He was fascinated by sirens, and before I could stop him, he was running down the sidewalk towards the blue car stopped in the middle of the street, its driver’s door flung open. Simon didn’t notice who the body was or recognize the plaid slipper by the curb. He was more interested in the flashing lights. My whole body weakened, lost all feeling, until I realized what my son was about to see.

“Come on,” I said, yanking him by the arm before he could get a better look. “It’s just an ambulance. We’re going home.”

Now Simon’s watching a kids’ nature show, eating from a giant box of Ritz crackers, giving me time to get my head around it all. The animal on the screen, what looks like a giant hamster, is rolling around in mud. I know the name of the animal, but I can’t remember it. I studied mammals at university in the days before making a mammal of my own. It’s not the right time for animal name recall. But what do I know about timing?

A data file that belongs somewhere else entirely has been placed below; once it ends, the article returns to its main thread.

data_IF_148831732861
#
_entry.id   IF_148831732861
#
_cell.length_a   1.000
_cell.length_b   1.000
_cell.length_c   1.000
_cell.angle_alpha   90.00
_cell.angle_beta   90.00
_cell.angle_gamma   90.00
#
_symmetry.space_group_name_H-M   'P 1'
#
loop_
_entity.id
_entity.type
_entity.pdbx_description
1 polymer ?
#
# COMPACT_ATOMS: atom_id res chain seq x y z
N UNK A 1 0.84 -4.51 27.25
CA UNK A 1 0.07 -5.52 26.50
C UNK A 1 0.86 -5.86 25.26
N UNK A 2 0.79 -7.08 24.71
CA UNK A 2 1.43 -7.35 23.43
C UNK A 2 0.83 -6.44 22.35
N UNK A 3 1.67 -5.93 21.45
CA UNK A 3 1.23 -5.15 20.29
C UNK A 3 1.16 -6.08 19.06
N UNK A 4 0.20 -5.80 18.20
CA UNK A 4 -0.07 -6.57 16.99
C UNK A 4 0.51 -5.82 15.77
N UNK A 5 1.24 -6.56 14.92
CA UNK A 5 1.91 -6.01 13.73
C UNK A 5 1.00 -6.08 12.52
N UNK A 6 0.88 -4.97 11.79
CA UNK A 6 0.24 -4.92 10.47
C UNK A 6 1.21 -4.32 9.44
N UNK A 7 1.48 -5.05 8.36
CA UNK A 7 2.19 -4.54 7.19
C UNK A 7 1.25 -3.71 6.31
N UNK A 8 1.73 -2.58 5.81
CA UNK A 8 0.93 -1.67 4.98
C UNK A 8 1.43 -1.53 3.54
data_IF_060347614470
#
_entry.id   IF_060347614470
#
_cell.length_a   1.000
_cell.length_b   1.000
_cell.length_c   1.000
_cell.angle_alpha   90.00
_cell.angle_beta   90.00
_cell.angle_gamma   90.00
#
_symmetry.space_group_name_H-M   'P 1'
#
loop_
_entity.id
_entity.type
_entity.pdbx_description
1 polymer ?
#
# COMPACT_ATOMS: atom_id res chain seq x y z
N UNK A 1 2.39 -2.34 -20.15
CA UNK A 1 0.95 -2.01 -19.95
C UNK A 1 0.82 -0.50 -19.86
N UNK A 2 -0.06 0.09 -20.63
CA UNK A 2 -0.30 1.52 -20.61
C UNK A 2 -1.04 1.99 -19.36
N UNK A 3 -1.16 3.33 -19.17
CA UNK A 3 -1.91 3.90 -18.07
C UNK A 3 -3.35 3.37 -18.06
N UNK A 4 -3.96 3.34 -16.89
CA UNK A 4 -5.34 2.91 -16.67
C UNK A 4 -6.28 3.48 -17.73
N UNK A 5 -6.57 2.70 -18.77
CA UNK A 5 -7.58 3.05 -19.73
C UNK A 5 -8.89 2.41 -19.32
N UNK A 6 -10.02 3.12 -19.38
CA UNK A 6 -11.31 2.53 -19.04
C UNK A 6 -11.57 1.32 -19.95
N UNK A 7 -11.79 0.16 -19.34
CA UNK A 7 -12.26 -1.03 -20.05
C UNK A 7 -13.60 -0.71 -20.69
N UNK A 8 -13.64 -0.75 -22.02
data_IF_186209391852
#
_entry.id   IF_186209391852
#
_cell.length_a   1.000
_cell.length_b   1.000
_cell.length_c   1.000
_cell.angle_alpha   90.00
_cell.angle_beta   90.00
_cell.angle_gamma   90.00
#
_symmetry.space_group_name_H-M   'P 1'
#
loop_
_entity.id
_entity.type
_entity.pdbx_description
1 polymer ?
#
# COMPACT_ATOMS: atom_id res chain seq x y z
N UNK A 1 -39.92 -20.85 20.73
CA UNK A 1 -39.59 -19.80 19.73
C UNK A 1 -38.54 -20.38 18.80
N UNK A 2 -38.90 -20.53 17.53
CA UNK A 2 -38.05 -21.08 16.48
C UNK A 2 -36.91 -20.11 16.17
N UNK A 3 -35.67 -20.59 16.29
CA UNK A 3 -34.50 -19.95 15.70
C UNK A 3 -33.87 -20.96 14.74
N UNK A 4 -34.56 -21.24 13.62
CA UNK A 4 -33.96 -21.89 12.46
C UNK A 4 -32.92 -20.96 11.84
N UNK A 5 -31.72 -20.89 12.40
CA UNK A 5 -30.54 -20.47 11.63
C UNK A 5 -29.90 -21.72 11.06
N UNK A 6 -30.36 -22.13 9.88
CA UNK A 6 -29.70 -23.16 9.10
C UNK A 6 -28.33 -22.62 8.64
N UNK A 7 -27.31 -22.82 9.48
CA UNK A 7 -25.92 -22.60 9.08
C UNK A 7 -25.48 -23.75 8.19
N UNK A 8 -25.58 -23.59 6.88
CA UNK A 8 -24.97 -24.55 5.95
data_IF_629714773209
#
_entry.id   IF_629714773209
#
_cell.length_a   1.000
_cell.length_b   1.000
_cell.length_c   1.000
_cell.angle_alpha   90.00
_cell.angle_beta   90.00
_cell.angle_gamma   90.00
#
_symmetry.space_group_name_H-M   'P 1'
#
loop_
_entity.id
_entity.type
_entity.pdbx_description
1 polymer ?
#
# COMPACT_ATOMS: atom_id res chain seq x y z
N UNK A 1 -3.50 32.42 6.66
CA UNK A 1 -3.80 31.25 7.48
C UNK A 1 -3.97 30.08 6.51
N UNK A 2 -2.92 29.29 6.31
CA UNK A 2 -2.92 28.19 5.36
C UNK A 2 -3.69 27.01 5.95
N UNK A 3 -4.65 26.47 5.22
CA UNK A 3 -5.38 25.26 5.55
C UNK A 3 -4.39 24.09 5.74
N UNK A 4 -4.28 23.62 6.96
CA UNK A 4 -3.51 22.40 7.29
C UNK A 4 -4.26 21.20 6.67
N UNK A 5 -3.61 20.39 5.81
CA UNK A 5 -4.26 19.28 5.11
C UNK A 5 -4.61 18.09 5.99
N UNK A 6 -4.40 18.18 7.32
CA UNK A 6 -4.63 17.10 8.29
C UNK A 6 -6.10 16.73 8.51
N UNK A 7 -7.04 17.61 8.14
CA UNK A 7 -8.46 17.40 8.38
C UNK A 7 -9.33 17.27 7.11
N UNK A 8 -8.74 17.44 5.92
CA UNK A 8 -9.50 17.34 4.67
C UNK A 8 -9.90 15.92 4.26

The fact that I can see my son, sitting there, safe, makes me weepy. Then I imagine my pretend husband, just like a young Mr. Jones might’ve been, coming home to me. My husband doesn’t exist, and never did. But my brain conjures him up often enough that I can close my eyes and a whole scene unfolds.

It’s all right, Jonathan, my made-up man, tells me, my head on his chest. Our son is safe. Like me, he measures everything against that. Jonathan is the guy who starts the high fives, the one with the open, hug-ready arms. He’s earned his wrinkles from sunshine, kindness, wonder—the perpetual Boy Scout, collecting badges from a world he sees as harmonious and good.

I’ve helped to kill a man. I’m looking right at him, my face broken and wet.